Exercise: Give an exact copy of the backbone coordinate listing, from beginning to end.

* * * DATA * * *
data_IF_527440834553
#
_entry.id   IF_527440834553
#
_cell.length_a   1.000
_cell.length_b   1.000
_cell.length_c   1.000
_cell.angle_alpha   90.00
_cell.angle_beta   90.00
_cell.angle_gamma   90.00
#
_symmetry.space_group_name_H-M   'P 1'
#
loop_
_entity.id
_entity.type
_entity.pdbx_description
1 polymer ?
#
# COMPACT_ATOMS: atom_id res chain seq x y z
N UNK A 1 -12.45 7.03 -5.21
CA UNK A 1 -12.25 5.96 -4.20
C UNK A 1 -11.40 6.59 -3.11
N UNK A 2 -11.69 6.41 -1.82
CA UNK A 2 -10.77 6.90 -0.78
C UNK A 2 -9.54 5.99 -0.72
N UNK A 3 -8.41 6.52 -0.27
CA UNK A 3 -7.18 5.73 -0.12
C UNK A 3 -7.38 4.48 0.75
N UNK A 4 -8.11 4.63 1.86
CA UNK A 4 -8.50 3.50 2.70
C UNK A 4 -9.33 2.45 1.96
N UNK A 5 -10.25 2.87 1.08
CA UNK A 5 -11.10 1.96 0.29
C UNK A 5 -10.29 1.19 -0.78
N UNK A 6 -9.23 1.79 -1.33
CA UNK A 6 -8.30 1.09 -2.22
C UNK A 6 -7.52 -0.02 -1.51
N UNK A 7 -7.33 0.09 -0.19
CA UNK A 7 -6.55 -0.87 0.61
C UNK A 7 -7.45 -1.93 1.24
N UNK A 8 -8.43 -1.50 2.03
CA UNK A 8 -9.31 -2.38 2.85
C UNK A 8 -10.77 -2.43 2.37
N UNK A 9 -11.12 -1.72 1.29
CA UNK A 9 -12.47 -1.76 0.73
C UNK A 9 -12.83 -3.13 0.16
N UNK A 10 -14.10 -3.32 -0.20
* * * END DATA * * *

data_IF_527440834553
#
_entry.id   IF_527440834553
#
_cell.length_a   1.000
_cell.length_b   1.000
_cell.length_c   1.000
_cell.angle_alpha   90.00
_cell.angle_beta   90.00
_cell.angle_gamma   90.00
#
_symmetry.space_group_name_H-M   'P 1'
#
loop_
_entity.id
_entity.type
_entity.pdbx_description
1 polymer ?
#
# COMPACT_ATOMS: atom_id res chain seq x y z
N UNK A 1 -12.45 7.03 -5.21
CA UNK A 1 -12.25 5.96 -4.20
C UNK A 1 -11.40 6.59 -3.11
N UNK A 2 -11.69 6.41 -1.82
CA UNK A 2 -10.77 6.90 -0.78
C UNK A 2 -9.54 5.99 -0.72
N UNK A 3 -8.41 6.52 -0.27
CA UNK A 3 -7.18 5.73 -0.12
C UNK A 3 -7.38 4.48 0.75
N UNK A 4 -8.11 4.63 1.86
CA UNK A 4 -8.50 3.50 2.70
C UNK A 4 -9.33 2.45 1.96
N UNK A 5 -10.25 2.87 1.08
CA UNK A 5 -11.10 1.96 0.29
C UNK A 5 -10.29 1.19 -0.78
N UNK A 6 -9.23 1.79 -1.33
CA UNK A 6 -8.30 1.09 -2.22
C UNK A 6 -7.52 -0.02 -1.51
N UNK A 7 -7.33 0.09 -0.19
CA UNK A 7 -6.55 -0.87 0.61
C UNK A 7 -7.45 -1.93 1.24
N UNK A 8 -8.43 -1.50 2.03
CA UNK A 8 -9.31 -2.38 2.85
C UNK A 8 -10.77 -2.43 2.37
N UNK A 9 -11.12 -1.72 1.29
CA UNK A 9 -12.47 -1.76 0.73
C UNK A 9 -12.83 -3.13 0.16
N UNK A 10 -14.10 -3.32 -0.20